Letter Re: Accelerating Prices for Copper and Zinc--A U.S. Penny Now Costs 1.4 Cents

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Jim,
Just one more note regarding the rising cost of metals, especially copper in the market - I sent an earlier message regarding recycling cartridge brass (which contains copper) instead of stockpiling copper, but now the New York Times notes in a Saturday brief:

"Price of a Penny Could Exceed a Cent
- What happens if a penny is worth more than one cent? That is an issue the U.S. Mint could soon face if the price of metals keeps rising. The cost of the metal in a penny has climbed to almost one cent. Add in the cost of transporting the pennies, and the cost to the government of producing a penny is estimated at 1.4 cents.
The real problem could come if metals prices rise so high that it would be economical to melt down pennies for the metals they contain.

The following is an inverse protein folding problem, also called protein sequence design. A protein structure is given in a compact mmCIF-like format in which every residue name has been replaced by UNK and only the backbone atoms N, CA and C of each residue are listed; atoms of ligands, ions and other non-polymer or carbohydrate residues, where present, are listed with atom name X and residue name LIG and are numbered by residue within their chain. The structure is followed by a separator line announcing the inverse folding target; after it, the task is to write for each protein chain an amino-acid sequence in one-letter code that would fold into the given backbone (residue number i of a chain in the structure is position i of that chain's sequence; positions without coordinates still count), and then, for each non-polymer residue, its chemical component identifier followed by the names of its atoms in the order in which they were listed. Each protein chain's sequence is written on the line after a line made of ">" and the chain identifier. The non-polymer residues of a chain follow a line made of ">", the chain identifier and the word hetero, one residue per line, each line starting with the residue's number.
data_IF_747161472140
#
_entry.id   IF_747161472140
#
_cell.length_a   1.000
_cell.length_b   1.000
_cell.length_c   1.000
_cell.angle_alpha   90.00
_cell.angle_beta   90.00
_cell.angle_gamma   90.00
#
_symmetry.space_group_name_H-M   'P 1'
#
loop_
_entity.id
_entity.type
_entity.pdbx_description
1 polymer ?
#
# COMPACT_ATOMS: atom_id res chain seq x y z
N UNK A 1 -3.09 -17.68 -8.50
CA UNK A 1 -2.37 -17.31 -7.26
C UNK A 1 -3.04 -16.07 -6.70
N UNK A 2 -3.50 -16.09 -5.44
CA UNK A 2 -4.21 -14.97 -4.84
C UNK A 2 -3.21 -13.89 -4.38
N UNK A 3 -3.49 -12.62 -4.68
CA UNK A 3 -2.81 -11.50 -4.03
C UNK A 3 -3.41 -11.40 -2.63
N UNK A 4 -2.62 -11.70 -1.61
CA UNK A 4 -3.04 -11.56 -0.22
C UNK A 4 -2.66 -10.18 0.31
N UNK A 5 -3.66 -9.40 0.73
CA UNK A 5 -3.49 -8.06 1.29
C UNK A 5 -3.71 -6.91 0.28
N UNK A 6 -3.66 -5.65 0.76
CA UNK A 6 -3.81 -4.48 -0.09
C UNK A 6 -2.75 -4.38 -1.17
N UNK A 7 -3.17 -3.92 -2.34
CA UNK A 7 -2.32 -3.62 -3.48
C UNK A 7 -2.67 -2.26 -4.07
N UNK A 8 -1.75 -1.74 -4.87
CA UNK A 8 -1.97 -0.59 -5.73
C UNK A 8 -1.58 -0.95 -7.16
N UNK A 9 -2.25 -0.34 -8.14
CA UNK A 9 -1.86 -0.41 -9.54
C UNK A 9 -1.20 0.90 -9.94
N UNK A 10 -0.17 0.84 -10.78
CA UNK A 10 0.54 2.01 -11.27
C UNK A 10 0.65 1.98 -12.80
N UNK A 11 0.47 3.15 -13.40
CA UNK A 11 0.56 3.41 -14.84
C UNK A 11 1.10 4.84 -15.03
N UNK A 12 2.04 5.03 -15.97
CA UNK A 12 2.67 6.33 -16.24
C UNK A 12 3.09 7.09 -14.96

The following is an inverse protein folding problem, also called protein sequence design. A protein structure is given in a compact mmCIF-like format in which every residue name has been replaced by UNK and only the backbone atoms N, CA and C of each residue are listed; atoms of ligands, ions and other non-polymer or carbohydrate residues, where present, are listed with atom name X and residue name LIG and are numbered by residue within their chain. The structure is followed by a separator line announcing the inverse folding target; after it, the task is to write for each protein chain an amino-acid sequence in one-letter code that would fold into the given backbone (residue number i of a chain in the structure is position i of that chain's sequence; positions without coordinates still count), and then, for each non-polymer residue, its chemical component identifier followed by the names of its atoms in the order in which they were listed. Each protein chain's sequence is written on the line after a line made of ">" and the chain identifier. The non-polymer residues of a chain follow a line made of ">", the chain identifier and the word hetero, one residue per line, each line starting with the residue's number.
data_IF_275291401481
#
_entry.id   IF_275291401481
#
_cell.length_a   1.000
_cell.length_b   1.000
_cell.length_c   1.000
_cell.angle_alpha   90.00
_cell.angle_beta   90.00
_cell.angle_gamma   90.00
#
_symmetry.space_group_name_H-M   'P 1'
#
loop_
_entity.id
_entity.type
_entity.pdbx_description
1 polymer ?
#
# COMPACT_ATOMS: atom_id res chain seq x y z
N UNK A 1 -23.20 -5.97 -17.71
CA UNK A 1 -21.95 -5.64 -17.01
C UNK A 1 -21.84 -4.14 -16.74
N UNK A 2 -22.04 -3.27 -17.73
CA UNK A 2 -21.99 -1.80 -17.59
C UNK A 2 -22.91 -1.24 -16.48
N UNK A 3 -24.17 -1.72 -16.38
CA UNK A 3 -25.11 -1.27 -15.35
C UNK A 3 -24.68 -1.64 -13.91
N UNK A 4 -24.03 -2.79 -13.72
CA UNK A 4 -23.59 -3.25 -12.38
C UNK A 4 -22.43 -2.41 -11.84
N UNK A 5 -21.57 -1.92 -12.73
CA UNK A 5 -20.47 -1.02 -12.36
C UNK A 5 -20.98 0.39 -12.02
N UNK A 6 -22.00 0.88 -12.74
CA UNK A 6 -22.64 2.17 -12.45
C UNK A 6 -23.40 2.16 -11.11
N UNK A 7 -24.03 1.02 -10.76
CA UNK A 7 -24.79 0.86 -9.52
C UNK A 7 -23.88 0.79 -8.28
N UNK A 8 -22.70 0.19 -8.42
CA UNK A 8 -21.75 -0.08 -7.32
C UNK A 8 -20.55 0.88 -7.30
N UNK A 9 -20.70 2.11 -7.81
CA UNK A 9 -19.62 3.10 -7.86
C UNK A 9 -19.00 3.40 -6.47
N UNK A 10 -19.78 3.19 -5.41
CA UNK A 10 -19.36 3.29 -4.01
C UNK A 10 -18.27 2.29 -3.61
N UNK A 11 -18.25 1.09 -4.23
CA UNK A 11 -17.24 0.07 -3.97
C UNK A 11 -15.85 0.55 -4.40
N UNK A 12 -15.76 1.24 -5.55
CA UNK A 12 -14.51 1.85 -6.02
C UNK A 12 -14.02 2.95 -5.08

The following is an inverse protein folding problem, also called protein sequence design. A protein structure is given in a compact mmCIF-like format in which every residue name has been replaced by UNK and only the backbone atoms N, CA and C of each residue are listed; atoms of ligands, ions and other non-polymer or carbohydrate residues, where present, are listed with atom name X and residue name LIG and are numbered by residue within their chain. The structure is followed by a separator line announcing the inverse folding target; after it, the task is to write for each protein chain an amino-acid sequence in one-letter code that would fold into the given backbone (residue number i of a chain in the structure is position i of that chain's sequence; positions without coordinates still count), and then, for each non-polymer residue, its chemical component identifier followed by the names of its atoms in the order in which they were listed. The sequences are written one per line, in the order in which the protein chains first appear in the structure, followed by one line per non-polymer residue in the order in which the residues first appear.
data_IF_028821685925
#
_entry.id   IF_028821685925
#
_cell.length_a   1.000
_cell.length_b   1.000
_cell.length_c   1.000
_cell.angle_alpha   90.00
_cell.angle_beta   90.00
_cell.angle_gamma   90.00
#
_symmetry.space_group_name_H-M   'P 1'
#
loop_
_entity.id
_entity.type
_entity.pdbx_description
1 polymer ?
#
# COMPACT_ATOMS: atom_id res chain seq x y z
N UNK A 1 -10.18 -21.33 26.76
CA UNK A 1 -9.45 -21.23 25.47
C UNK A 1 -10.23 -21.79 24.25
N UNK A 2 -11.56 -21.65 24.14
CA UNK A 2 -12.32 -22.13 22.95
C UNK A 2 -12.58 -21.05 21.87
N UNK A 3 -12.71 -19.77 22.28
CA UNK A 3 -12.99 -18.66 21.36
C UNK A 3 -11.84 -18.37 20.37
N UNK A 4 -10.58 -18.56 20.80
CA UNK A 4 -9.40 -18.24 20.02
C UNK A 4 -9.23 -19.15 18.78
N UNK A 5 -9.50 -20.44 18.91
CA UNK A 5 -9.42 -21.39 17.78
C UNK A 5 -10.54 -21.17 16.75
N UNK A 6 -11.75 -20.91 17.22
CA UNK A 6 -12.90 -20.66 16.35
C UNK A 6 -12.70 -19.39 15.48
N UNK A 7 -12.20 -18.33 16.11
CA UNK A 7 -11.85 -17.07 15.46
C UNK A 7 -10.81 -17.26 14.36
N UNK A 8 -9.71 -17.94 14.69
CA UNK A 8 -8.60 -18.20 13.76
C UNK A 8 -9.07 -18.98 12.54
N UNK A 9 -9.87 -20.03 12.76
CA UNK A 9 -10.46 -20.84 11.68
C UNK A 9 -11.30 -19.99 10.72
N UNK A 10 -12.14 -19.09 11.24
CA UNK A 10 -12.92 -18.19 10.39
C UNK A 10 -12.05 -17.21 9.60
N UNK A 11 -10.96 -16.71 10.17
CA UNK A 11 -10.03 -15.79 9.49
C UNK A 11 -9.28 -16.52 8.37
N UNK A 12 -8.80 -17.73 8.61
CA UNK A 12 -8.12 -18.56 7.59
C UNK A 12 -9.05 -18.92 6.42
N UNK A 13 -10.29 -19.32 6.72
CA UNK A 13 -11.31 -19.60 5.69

Appearances aside, pennies no longer contain much copper. In the middle of 1982, after copper prices rose to record levels, the mint started making pennies that consist mostly of zinc, with just a thin copper coating. But these days, zinc is newly popular. Rising industrial demand and speculation have sent the price rocketing. Since the end of 2003, zinc prices have tripled. Gold, by contrast, is up only about 50 percent."

Will pennies disappear soon, or will they remain as a token of our graciousness to 'give a penny, take a penny'? Regards, - Redclay

JWR Replies: If rapid inflation re-emerges (and I suspect that it will, soon), then those ubiquitous "give a penny, take a penny" bowls will likely be superceded by "give a dollar take a dollar" jars.


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This page contains a single entry by Jim Rawles published on April 25, 2006 12:36 AM.

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